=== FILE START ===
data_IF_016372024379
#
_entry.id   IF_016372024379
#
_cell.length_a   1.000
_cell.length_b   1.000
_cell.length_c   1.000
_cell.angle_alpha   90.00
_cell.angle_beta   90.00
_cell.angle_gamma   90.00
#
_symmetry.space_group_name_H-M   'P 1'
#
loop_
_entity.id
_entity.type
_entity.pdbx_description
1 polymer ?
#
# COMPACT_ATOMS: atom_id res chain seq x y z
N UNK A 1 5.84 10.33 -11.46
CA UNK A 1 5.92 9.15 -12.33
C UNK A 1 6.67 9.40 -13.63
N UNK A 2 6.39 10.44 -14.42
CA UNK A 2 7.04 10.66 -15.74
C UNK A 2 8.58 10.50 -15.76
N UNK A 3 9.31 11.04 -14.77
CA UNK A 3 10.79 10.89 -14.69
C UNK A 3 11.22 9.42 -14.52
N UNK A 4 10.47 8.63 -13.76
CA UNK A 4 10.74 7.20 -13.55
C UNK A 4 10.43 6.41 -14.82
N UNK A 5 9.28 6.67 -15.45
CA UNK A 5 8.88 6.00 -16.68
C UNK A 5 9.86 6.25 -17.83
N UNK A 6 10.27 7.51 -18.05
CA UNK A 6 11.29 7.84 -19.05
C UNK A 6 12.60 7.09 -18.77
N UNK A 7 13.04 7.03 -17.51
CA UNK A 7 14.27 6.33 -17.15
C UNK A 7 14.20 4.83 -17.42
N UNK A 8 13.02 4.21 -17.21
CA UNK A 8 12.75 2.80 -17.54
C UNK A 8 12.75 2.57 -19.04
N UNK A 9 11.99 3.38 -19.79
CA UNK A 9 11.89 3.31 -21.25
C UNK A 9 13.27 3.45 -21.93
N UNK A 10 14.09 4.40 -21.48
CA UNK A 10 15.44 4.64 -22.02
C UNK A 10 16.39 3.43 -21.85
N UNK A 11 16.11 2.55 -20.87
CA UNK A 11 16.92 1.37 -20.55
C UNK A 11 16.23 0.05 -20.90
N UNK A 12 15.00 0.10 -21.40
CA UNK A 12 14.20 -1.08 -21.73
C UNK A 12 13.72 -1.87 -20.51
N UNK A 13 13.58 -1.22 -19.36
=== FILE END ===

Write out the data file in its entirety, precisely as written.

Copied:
data_IF_016372024379
#
_entry.id   IF_016372024379
#
_cell.length_a   1.000
_cell.length_b   1.000
_cell.length_c   1.000
_cell.angle_alpha   90.00
_cell.angle_beta   90.00
_cell.angle_gamma   90.00
#
_symmetry.space_group_name_H-M   'P 1'
#
loop_
_entity.id
_entity.type
_entity.pdbx_description
1 polymer ?
#
# COMPACT_ATOMS: atom_id res chain seq x y z
N UNK A 1 5.84 10.33 -11.46
CA UNK A 1 5.92 9.15 -12.33
C UNK A 1 6.67 9.40 -13.63
N UNK A 2 6.39 10.44 -14.42
CA UNK A 2 7.04 10.66 -15.74
C UNK A 2 8.58 10.50 -15.76
N UNK A 3 9.31 11.04 -14.77
CA UNK A 3 10.79 10.89 -14.69
C UNK A 3 11.22 9.42 -14.52
N UNK A 4 10.47 8.63 -13.76
CA UNK A 4 10.74 7.20 -13.55
C UNK A 4 10.43 6.41 -14.82
N UNK A 5 9.28 6.67 -15.45
CA UNK A 5 8.88 6.00 -16.68
C UNK A 5 9.86 6.25 -17.83
N UNK A 6 10.27 7.51 -18.05
CA UNK A 6 11.29 7.84 -19.05
C UNK A 6 12.60 7.09 -18.77
N UNK A 7 13.04 7.03 -17.51
CA UNK A 7 14.27 6.33 -17.15
C UNK A 7 14.20 4.83 -17.42
N UNK A 8 13.02 4.21 -17.21
CA UNK A 8 12.75 2.80 -17.54
C UNK A 8 12.75 2.57 -19.04
N UNK A 9 11.99 3.38 -19.79
CA UNK A 9 11.89 3.31 -21.25
C UNK A 9 13.27 3.45 -21.93
N UNK A 10 14.09 4.40 -21.48
CA UNK A 10 15.44 4.64 -22.02
C UNK A 10 16.39 3.43 -21.85
N UNK A 11 16.11 2.55 -20.87
CA UNK A 11 16.92 1.37 -20.55
C UNK A 11 16.23 0.05 -20.90
N UNK A 12 15.00 0.10 -21.40
CA UNK A 12 14.20 -1.08 -21.73
C UNK A 12 13.72 -1.87 -20.51
N UNK A 13 13.58 -1.22 -19.36